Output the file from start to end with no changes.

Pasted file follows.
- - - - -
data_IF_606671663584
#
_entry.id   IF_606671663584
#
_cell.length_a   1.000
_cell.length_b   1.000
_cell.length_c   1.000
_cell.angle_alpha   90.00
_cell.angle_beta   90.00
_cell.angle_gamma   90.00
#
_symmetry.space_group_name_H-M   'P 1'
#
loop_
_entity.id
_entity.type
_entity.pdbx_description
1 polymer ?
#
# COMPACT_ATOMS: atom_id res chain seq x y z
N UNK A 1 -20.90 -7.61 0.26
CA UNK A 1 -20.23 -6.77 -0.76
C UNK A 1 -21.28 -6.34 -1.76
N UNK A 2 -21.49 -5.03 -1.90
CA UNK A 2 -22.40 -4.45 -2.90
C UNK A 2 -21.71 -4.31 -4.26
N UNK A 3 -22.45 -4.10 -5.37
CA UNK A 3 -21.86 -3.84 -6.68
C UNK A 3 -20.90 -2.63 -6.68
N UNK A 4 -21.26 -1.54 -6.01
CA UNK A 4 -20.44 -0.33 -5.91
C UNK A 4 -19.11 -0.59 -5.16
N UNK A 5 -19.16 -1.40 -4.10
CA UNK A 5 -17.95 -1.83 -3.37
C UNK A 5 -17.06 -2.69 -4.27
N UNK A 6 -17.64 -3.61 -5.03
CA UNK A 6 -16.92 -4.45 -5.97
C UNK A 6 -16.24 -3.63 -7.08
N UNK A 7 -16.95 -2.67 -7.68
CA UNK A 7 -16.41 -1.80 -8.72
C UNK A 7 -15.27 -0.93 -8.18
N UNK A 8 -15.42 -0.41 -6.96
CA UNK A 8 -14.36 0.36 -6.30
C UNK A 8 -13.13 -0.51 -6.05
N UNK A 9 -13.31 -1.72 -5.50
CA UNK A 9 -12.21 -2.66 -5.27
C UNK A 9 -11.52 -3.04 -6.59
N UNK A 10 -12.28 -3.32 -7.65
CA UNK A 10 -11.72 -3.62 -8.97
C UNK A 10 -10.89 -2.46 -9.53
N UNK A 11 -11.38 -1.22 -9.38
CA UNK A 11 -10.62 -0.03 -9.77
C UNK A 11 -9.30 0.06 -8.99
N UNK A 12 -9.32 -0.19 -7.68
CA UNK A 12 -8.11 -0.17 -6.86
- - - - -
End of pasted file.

data_IF_606671663584
#
_entry.id   IF_606671663584
#
_cell.length_a   1.000
_cell.length_b   1.000
_cell.length_c   1.000
_cell.angle_alpha   90.00
_cell.angle_beta   90.00
_cell.angle_gamma   90.00
#
_symmetry.space_group_name_H-M   'P 1'
#
loop_
_entity.id
_entity.type
_entity.pdbx_description
1 polymer ?
#
# COMPACT_ATOMS: atom_id res chain seq x y z
N UNK A 1 -20.90 -7.61 0.26
CA UNK A 1 -20.23 -6.77 -0.76
C UNK A 1 -21.28 -6.34 -1.76
N UNK A 2 -21.49 -5.03 -1.90
CA UNK A 2 -22.40 -4.45 -2.90
C UNK A 2 -21.71 -4.31 -4.26
N UNK A 3 -22.45 -4.10 -5.37
CA UNK A 3 -21.86 -3.84 -6.68
C UNK A 3 -20.90 -2.63 -6.68
N UNK A 4 -21.26 -1.54 -6.01
CA UNK A 4 -20.44 -0.33 -5.91
C UNK A 4 -19.11 -0.59 -5.16
N UNK A 5 -19.16 -1.40 -4.10
CA UNK A 5 -17.95 -1.83 -3.37
C UNK A 5 -17.06 -2.69 -4.27
N UNK A 6 -17.64 -3.61 -5.03
CA UNK A 6 -16.92 -4.45 -5.97
C UNK A 6 -16.24 -3.63 -7.08
N UNK A 7 -16.95 -2.67 -7.68
CA UNK A 7 -16.41 -1.80 -8.72
C UNK A 7 -15.27 -0.93 -8.18
N UNK A 8 -15.42 -0.41 -6.96
CA UNK A 8 -14.36 0.36 -6.30
C UNK A 8 -13.13 -0.51 -6.05
N UNK A 9 -13.31 -1.72 -5.50
CA UNK A 9 -12.21 -2.66 -5.27
C UNK A 9 -11.52 -3.04 -6.59
N UNK A 10 -12.28 -3.32 -7.65
CA UNK A 10 -11.72 -3.62 -8.97
C UNK A 10 -10.89 -2.46 -9.53
N UNK A 11 -11.38 -1.22 -9.38
CA UNK A 11 -10.62 -0.03 -9.77
C UNK A 11 -9.30 0.06 -8.99
N UNK A 12 -9.32 -0.19 -7.68
CA UNK A 12 -8.11 -0.17 -6.86